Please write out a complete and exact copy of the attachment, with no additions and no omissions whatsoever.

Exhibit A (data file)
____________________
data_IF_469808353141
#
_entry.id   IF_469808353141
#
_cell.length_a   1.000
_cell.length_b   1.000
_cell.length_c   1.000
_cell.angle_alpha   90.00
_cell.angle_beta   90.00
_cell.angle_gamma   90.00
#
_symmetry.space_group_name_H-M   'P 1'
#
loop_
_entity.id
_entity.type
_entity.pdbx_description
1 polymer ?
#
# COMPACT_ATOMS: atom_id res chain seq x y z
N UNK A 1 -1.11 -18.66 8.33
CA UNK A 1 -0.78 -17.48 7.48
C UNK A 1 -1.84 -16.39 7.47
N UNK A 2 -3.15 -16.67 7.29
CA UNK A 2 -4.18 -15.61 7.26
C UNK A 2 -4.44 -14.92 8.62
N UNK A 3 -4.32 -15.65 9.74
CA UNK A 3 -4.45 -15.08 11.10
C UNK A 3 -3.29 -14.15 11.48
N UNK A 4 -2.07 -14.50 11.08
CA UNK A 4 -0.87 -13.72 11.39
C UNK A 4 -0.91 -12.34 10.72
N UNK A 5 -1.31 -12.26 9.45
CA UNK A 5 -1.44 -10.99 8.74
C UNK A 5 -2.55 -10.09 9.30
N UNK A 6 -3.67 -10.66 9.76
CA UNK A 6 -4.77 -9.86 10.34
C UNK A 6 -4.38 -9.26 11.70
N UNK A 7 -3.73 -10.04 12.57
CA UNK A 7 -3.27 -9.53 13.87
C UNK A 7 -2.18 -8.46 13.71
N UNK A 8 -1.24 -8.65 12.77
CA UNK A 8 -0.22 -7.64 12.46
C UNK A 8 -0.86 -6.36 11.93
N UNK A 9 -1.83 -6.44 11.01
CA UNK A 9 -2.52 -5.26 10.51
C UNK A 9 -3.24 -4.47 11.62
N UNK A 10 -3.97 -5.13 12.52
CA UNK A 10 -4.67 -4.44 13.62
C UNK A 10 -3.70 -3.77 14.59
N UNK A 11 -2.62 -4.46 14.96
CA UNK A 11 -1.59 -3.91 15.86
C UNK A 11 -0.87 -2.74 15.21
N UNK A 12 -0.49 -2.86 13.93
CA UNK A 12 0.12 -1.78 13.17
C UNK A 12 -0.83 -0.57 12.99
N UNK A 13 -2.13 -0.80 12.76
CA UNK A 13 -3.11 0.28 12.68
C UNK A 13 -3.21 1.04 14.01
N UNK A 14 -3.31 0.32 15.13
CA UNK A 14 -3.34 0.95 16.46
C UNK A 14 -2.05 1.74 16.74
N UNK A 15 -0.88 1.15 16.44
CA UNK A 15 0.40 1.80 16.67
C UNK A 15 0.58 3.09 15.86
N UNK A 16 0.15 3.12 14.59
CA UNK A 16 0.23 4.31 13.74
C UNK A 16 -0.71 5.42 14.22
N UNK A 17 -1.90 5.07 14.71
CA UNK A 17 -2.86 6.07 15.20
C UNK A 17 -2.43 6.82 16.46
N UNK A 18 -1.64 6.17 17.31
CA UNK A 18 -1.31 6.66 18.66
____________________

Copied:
data_IF_469808353141
#
_entry.id   IF_469808353141
#
_cell.length_a   1.000
_cell.length_b   1.000
_cell.length_c   1.000
_cell.angle_alpha   90.00
_cell.angle_beta   90.00
_cell.angle_gamma   90.00
#
_symmetry.space_group_name_H-M   'P 1'
#
loop_
_entity.id
_entity.type
_entity.pdbx_description
1 polymer ?
#
# COMPACT_ATOMS: atom_id res chain seq x y z
N UNK A 1 -1.11 -18.66 8.33
CA UNK A 1 -0.78 -17.48 7.48
C UNK A 1 -1.84 -16.39 7.47
N UNK A 2 -3.15 -16.67 7.29
CA UNK A 2 -4.18 -15.61 7.26
C UNK A 2 -4.44 -14.92 8.62
N UNK A 3 -4.32 -15.65 9.74
CA UNK A 3 -4.45 -15.08 11.10
C UNK A 3 -3.29 -14.15 11.48
N UNK A 4 -2.07 -14.50 11.08
CA UNK A 4 -0.87 -13.72 11.39
C UNK A 4 -0.91 -12.34 10.72
N UNK A 5 -1.31 -12.26 9.45
CA UNK A 5 -1.44 -10.99 8.74
C UNK A 5 -2.55 -10.09 9.30
N UNK A 6 -3.67 -10.66 9.76
CA UNK A 6 -4.77 -9.86 10.34
C UNK A 6 -4.38 -9.26 11.70
N UNK A 7 -3.73 -10.04 12.57
CA UNK A 7 -3.27 -9.53 13.87
C UNK A 7 -2.18 -8.46 13.71
N UNK A 8 -1.24 -8.65 12.77
CA UNK A 8 -0.22 -7.64 12.46
C UNK A 8 -0.86 -6.36 11.93
N UNK A 9 -1.83 -6.44 11.01
CA UNK A 9 -2.52 -5.26 10.51
C UNK A 9 -3.24 -4.47 11.62
N UNK A 10 -3.97 -5.13 12.52
CA UNK A 10 -4.67 -4.44 13.62
C UNK A 10 -3.70 -3.77 14.59
N UNK A 11 -2.62 -4.46 14.96
CA UNK A 11 -1.59 -3.91 15.86
C UNK A 11 -0.87 -2.74 15.21
N UNK A 12 -0.49 -2.86 13.93
CA UNK A 12 0.12 -1.78 13.17
C UNK A 12 -0.83 -0.57 12.99
N UNK A 13 -2.13 -0.80 12.76
CA UNK A 13 -3.11 0.28 12.68
C UNK A 13 -3.21 1.04 14.01
N UNK A 14 -3.31 0.32 15.13
CA UNK A 14 -3.34 0.95 16.46
C UNK A 14 -2.05 1.74 16.74
N UNK A 15 -0.88 1.15 16.44
CA UNK A 15 0.40 1.80 16.67
C UNK A 15 0.58 3.09 15.86
N UNK A 16 0.15 3.12 14.59
CA UNK A 16 0.23 4.31 13.74
C UNK A 16 -0.71 5.42 14.22
N UNK A 17 -1.90 5.07 14.71
CA UNK A 17 -2.86 6.07 15.20
C UNK A 17 -2.43 6.82 16.46
N UNK A 18 -1.64 6.17 17.31
CA UNK A 18 -1.31 6.66 18.66